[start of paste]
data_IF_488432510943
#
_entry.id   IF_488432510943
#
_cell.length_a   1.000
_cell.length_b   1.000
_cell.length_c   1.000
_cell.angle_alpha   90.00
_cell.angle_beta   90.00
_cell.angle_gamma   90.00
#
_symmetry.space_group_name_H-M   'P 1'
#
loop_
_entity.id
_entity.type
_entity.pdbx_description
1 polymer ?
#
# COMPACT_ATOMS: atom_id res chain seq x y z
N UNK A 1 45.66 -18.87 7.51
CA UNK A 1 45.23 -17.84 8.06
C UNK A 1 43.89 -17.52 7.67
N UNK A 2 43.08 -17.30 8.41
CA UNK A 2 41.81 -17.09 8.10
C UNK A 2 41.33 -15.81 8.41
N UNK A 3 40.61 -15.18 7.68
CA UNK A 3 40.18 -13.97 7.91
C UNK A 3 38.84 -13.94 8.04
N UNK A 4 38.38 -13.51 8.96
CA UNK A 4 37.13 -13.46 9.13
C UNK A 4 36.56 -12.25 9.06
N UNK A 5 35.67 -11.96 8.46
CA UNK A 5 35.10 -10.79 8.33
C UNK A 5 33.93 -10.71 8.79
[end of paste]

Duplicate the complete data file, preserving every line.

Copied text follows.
data_IF_488432510943
#
_entry.id   IF_488432510943
#
_cell.length_a   1.000
_cell.length_b   1.000
_cell.length_c   1.000
_cell.angle_alpha   90.00
_cell.angle_beta   90.00
_cell.angle_gamma   90.00
#
_symmetry.space_group_name_H-M   'P 1'
#
loop_
_entity.id
_entity.type
_entity.pdbx_description
1 polymer ?
#
# COMPACT_ATOMS: atom_id res chain seq x y z
N UNK A 1 45.66 -18.87 7.51
CA UNK A 1 45.23 -17.84 8.06
C UNK A 1 43.89 -17.52 7.67
N UNK A 2 43.08 -17.30 8.41
CA UNK A 2 41.81 -17.09 8.10
C UNK A 2 41.33 -15.81 8.41
N UNK A 3 40.61 -15.18 7.68
CA UNK A 3 40.18 -13.97 7.91
C UNK A 3 38.84 -13.94 8.04
N UNK A 4 38.38 -13.51 8.96
CA UNK A 4 37.13 -13.46 9.13
C UNK A 4 36.56 -12.25 9.06
N UNK A 5 35.67 -11.96 8.46
CA UNK A 5 35.10 -10.79 8.33
C UNK A 5 33.93 -10.71 8.79